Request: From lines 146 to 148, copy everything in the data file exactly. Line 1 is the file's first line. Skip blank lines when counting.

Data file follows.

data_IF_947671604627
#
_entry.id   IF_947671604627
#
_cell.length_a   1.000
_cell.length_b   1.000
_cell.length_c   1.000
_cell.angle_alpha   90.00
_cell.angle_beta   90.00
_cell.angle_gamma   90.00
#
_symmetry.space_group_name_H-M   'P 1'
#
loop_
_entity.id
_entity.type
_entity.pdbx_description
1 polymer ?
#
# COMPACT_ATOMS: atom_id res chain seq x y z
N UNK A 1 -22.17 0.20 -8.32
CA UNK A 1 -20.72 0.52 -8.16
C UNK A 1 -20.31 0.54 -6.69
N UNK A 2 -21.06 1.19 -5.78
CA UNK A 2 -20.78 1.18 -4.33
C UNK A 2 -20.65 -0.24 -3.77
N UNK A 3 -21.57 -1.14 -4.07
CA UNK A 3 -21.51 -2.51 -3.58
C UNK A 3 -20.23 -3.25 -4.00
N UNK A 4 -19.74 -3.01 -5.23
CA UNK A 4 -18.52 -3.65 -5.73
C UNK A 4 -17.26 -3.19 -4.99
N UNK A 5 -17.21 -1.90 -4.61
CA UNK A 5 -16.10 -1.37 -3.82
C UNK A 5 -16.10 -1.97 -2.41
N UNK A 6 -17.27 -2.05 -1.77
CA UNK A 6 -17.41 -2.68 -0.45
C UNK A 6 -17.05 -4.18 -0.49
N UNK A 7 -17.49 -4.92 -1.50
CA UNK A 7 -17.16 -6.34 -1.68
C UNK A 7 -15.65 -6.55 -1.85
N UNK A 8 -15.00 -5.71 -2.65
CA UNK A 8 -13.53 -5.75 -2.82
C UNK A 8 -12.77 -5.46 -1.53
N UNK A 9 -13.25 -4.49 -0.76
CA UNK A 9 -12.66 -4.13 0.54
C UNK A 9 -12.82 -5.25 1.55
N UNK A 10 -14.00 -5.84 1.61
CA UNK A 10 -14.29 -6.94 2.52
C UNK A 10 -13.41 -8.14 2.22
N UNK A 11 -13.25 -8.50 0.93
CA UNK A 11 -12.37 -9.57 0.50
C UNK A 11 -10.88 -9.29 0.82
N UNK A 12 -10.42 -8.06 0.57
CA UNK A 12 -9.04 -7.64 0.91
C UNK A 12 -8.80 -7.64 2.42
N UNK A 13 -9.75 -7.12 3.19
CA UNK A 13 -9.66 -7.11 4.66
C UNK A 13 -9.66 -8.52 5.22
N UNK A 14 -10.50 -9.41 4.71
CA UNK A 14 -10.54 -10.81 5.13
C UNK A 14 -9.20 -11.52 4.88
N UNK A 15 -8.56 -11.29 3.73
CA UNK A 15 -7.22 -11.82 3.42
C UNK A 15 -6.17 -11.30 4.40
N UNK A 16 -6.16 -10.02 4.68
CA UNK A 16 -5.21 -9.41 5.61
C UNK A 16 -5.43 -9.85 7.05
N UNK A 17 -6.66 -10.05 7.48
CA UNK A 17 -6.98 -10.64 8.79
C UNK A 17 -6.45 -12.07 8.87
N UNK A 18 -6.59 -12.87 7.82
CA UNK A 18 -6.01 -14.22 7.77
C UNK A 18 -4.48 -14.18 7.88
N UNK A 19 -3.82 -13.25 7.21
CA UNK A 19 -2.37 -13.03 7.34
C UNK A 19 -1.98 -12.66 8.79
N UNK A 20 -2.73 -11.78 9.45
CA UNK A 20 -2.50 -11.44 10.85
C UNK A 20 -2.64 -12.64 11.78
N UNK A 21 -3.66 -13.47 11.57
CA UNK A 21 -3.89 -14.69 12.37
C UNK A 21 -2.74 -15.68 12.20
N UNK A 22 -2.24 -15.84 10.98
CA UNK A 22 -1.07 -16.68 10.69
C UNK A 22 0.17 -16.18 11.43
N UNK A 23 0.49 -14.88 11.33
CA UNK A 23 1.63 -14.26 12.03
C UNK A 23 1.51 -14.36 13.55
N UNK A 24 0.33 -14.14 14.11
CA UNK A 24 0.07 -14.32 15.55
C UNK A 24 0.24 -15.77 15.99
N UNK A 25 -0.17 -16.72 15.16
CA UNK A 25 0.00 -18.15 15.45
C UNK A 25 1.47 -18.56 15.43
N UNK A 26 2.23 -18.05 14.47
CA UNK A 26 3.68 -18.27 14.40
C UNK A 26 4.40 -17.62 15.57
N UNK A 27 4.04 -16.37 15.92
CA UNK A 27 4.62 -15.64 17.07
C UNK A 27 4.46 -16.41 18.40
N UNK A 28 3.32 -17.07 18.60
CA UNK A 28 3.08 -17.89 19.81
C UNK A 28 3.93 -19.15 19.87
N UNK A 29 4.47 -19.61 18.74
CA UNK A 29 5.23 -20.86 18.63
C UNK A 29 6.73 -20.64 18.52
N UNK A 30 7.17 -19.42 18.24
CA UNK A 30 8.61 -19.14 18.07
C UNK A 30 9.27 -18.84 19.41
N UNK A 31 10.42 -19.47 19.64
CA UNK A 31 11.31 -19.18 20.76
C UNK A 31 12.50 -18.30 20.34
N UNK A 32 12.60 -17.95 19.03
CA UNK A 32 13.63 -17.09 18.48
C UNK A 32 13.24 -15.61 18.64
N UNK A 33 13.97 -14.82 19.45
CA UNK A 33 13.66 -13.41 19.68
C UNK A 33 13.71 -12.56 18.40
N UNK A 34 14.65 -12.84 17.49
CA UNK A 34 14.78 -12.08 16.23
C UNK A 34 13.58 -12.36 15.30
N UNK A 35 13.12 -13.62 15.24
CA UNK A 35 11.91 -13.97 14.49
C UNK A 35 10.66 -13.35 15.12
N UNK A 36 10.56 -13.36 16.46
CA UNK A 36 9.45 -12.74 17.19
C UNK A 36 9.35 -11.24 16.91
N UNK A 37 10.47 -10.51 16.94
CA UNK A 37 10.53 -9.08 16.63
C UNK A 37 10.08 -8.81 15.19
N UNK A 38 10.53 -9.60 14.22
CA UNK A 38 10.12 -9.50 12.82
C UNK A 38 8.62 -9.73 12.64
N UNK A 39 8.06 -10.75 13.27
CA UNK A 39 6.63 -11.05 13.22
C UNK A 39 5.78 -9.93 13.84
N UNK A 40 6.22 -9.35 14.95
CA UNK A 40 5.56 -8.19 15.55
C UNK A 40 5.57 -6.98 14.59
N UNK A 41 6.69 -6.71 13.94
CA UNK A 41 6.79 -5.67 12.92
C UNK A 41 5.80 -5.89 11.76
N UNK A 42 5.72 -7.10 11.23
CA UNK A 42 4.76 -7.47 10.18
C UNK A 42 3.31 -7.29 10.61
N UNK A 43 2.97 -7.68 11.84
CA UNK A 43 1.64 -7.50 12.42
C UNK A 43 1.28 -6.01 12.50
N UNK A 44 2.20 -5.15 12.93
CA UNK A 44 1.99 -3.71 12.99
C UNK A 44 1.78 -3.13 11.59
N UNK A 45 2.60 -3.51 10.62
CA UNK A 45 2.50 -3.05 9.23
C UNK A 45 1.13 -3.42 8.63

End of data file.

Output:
C UNK A 42 3.31 -7.29 10.61
N UNK A 43 2.97 -7.68 11.84
CA UNK A 43 1.64 -7.50 12.42